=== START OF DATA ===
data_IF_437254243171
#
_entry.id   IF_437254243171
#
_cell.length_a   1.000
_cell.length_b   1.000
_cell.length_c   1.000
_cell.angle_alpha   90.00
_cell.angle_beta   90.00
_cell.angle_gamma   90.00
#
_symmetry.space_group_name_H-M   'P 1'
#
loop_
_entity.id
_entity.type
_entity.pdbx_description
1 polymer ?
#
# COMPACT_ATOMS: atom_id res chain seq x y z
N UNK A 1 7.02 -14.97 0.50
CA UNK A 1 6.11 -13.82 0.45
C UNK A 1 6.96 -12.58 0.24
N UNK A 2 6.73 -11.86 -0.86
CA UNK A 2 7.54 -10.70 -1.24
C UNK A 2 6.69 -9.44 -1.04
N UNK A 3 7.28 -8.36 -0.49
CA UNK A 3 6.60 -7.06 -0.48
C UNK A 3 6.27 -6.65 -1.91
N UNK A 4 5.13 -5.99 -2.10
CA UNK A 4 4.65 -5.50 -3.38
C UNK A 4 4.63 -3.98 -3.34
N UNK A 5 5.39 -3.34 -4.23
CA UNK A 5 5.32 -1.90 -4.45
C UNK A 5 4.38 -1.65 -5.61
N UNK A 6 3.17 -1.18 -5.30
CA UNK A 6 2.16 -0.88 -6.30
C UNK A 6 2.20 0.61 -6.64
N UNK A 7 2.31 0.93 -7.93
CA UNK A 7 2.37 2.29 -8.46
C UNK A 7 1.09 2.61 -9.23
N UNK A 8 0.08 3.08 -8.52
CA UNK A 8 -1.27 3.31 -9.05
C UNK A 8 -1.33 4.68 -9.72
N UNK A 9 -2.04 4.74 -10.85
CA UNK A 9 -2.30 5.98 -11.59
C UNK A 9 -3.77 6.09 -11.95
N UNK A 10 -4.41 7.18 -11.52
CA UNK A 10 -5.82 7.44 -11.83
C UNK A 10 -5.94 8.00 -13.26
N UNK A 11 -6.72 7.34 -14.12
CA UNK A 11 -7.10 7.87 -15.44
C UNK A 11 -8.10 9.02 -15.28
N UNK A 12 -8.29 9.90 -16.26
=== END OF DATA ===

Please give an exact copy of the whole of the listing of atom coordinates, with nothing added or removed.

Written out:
data_IF_437254243171
#
_entry.id   IF_437254243171
#
_cell.length_a   1.000
_cell.length_b   1.000
_cell.length_c   1.000
_cell.angle_alpha   90.00
_cell.angle_beta   90.00
_cell.angle_gamma   90.00
#
_symmetry.space_group_name_H-M   'P 1'
#
loop_
_entity.id
_entity.type
_entity.pdbx_description
1 polymer ?
#
# COMPACT_ATOMS: atom_id res chain seq x y z
N UNK A 1 7.02 -14.97 0.50
CA UNK A 1 6.11 -13.82 0.45
C UNK A 1 6.96 -12.58 0.24
N UNK A 2 6.73 -11.86 -0.86
CA UNK A 2 7.54 -10.70 -1.24
C UNK A 2 6.69 -9.44 -1.04
N UNK A 3 7.28 -8.36 -0.49
CA UNK A 3 6.60 -7.06 -0.48
C UNK A 3 6.27 -6.65 -1.91
N UNK A 4 5.13 -5.99 -2.10
CA UNK A 4 4.65 -5.50 -3.38
C UNK A 4 4.63 -3.98 -3.34
N UNK A 5 5.39 -3.34 -4.23
CA UNK A 5 5.32 -1.90 -4.45
C UNK A 5 4.38 -1.65 -5.61
N UNK A 6 3.17 -1.18 -5.30
CA UNK A 6 2.16 -0.88 -6.30
C UNK A 6 2.20 0.61 -6.64
N UNK A 7 2.31 0.93 -7.93
CA UNK A 7 2.37 2.29 -8.46
C UNK A 7 1.09 2.61 -9.23
N UNK A 8 0.08 3.08 -8.52
CA UNK A 8 -1.27 3.31 -9.05
C UNK A 8 -1.33 4.68 -9.72
N UNK A 9 -2.04 4.74 -10.85
CA UNK A 9 -2.30 5.98 -11.59
C UNK A 9 -3.77 6.09 -11.95
N UNK A 10 -4.41 7.18 -11.52
CA UNK A 10 -5.82 7.44 -11.83
C UNK A 10 -5.94 8.00 -13.26
N UNK A 11 -6.72 7.34 -14.12
CA UNK A 11 -7.10 7.87 -15.44
C UNK A 11 -8.10 9.02 -15.28
N UNK A 12 -8.29 9.90 -16.26